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Candidate for N.C. Court of Appeals

Dan Barrett 

Candidate for N.C. Court of Appeals

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Name as it Appears on the Ballot: Dan Barrett

Date of Birth: March 27, 1959

Campaign Web Site: www.BarrettforJudge.com

Occupation & Employer: Attorney; The Barrett Law Firm

Years lived in North Carolina: Native



1. What in your record as a judge, lawyer and/or public official, or other relevant positions, demonstrates your ability to be effective on the bench? This might include career or community service; be specific about its relevance to this office. When speaking about your legal experience, please be specific about the nature of positions held, and whether you were hired, appointed or elected.

A practicing attorney for 23 years, I have been recognized by fellow lawyers as one of the leading employment attorneys in the state. I have received the highest rating (AV) from the Martindale-Hubbell national legal directory. Demonstrating my ability to work in a fair and balanced manner, I have served as Chair of the Labor and Employment Law Section of the North Carolina Bar Association, which is composed of both plaintiff and defense attorneys.

As Chair of the Davie County Commissioners (elected), I worked to bring needed changes for our citizens, including reopening and revitalizing Davie County Hospital, working to improve mental health services, and supporting much needed new school facilities. Among the honors I have received are the North Carolina Hospital Association Trustee Service Award, the Dr. Slate Community Service Award, and recognition as the ARC Member of the Year (Davie County). My fellow commissioners and I were recognized as County Commission Board of the Year by the North Carolina School Board Association.

As a candidate for governor in 2004, I advocated for a more cohesive, efficient working relationship between state and local governments. As part of that campaign, I walked 582 miles across North Carolina to get to know the people of our state. My book, "A Million Steps", recounts my experiences in that journey.

My record as an attorney and in public service demonstrates my commitment to work cooperatively with others to bring needed change. I will bring that same spirit of reform to the North Carolina Court of Appeals.

2. If you have experience as a judge, please cite at least one majority opinion, and one minority opinion, which you feel best demonstrate your understanding, and interpretation, of the law. If you have experience as a lawyer, please cite at least one case that you argued that demonstrates this understanding. (Please be specific; provide docket numbers, and—if necessary—include documents.) If you have other legal experience, please point to an article, opinion or other piece of writing that best demonstrates the same. Please indicate why you have chosen this particular opinion, case and/or piece of writing.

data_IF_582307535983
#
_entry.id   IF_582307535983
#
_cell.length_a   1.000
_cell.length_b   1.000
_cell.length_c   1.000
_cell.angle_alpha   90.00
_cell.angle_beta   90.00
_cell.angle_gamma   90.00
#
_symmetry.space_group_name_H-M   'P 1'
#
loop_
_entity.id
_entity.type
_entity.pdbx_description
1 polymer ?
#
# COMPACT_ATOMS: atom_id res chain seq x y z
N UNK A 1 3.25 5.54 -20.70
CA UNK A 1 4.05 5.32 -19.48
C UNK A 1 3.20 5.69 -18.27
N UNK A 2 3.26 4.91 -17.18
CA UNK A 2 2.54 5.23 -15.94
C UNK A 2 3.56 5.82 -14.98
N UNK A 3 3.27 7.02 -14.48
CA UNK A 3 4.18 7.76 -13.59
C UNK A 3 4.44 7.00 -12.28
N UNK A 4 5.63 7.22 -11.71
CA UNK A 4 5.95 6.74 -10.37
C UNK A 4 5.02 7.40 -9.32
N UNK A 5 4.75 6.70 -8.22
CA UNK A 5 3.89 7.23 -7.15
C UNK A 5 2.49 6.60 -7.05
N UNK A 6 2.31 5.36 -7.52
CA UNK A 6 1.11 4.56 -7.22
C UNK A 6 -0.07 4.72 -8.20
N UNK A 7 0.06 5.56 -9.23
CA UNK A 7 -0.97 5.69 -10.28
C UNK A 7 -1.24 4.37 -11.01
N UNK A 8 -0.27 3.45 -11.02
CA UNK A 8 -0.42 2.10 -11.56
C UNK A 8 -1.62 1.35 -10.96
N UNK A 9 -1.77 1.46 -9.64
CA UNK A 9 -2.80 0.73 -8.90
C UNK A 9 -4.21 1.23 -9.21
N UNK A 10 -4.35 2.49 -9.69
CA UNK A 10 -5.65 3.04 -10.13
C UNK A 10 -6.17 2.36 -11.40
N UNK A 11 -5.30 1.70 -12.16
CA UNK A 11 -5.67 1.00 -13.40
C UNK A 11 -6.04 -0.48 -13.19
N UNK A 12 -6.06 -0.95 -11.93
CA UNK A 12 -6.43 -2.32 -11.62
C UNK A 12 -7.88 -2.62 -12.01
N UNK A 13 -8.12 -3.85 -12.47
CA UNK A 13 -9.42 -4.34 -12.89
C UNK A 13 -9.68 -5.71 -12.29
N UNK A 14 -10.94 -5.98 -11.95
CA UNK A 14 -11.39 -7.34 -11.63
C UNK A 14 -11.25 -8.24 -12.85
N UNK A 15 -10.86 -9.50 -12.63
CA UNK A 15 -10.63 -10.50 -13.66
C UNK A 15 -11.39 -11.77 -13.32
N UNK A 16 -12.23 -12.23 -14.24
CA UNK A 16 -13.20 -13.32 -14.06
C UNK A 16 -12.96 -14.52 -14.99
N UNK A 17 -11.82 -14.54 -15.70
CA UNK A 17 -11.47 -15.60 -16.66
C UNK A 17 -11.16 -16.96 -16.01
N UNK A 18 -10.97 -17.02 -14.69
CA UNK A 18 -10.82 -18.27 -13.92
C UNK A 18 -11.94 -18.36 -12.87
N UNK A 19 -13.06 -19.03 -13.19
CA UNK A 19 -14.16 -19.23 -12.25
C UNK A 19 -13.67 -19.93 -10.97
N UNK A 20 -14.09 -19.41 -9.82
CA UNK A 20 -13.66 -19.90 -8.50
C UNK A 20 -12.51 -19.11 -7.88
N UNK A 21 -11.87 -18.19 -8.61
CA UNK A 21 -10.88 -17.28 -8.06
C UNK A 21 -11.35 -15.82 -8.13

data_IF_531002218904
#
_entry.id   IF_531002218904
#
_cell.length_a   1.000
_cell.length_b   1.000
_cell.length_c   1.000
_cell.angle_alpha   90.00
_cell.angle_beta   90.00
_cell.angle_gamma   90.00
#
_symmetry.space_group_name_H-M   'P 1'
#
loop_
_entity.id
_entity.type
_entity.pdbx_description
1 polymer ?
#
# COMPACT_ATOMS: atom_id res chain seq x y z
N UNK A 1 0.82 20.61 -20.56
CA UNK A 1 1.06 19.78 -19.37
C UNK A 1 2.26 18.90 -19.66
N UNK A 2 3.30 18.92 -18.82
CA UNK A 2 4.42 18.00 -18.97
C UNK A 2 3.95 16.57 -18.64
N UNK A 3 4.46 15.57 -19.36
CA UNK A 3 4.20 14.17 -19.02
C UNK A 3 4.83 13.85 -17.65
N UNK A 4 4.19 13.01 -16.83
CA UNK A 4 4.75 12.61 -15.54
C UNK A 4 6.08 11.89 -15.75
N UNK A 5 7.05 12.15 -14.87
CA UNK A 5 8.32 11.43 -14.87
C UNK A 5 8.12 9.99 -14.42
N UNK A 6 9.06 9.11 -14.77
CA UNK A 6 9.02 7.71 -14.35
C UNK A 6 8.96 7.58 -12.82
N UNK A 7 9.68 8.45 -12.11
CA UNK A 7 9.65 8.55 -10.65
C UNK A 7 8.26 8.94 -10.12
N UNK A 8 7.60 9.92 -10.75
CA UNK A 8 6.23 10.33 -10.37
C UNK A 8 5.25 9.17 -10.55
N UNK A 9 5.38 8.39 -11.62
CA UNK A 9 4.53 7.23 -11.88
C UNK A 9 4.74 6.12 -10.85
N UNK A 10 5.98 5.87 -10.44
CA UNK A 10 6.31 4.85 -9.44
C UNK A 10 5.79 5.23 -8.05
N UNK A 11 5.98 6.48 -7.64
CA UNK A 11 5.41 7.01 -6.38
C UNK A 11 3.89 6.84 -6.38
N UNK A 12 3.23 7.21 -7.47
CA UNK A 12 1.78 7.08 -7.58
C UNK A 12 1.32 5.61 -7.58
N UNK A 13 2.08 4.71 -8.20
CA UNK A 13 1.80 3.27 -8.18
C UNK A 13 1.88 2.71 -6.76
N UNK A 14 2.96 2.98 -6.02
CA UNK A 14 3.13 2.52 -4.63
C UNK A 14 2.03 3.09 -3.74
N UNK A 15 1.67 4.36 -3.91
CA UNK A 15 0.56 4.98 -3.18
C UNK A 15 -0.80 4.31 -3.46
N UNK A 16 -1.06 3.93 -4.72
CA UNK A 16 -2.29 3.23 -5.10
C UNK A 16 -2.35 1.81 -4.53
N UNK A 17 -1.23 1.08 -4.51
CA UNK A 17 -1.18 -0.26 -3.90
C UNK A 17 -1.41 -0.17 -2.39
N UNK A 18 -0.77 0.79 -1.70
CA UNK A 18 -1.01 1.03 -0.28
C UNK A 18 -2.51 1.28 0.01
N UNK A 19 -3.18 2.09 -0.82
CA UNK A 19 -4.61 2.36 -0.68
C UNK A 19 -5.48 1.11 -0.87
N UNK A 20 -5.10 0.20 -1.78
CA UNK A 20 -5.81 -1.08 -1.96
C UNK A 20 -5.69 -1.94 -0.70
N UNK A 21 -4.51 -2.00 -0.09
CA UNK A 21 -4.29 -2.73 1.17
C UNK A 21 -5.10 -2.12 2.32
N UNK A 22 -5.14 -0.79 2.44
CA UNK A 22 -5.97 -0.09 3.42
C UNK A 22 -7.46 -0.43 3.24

I wrote the definitive treatise on employment law in North Carolina (North Carolina Employment Law, Lexis Law Publishing 1998), which has been utilized by attorneys across our state. This hornbook traces the evolution of the at-will doctrine, and addresses statutory and judicial exceptions to the terminable at-will rule, as well as all aspects of employment law in North Carolina, from defamation to discrimination. The research, analysis and writing of this treatise demonstrate my judicial capabilities and commitment to a fair and balanced presentation of the law.

3. Have you ever recused yourself from a case or, as a lawyer, faced a conflict of interest? Please explain.

On a number of occasions, I have declined representation due to potential conflicts of interest. It is important that judges recuse themselves in cases in which there could be a legitimate perception that they cannot be fair and impartial. Our justice system depends upon public trust in the fairness and impartiality of judges.

4. In the case of N.C. v. Frank Delano Washington, which came before the N.C. Court of Appeals, all charges against Washington were dropped because, the appellate court determined, Washington's right to a speedy trial was denied. What is your interpretation of a defendant's right to a speedy trial, and what are the implications of releasing a convicted felon, in an effort to preserve that right? Please provide your opinion of the case, and the role you see judges playing in preserving constitutional rights, versus preserving public safety.

The judicial branch is the safeguard of our constitutional rights, including the constitutional right to a speedy trial. I do not believe that the judicial obligation to protect constitutional rights is inconsistent with preserving public safety. Our Constitution and Bill of Rights protect individual freedoms against governmental encroachment while maintaining the police power that protects all citizens from lawlessness.

5. This year, the U.S. Supreme Court ruled, in a 5-4 decision, that enemy combatants held in the United States Naval Base at Guantanamo Bay, Cuba have a right to file habeas corpus petitions under the federal court system. What is your opinion of Boumediene v. Bush? More generally, what is your opinion of granting constitutional rights to enemy combatants captured in the "War on Terror"?

I do not believe it would be appropriate for me to articulate my personal opinion of Boumediene or related issues. Regardless of my personal opinions, I would be obligated to follow principles of stare decisis if I was called upon to rule in such a case.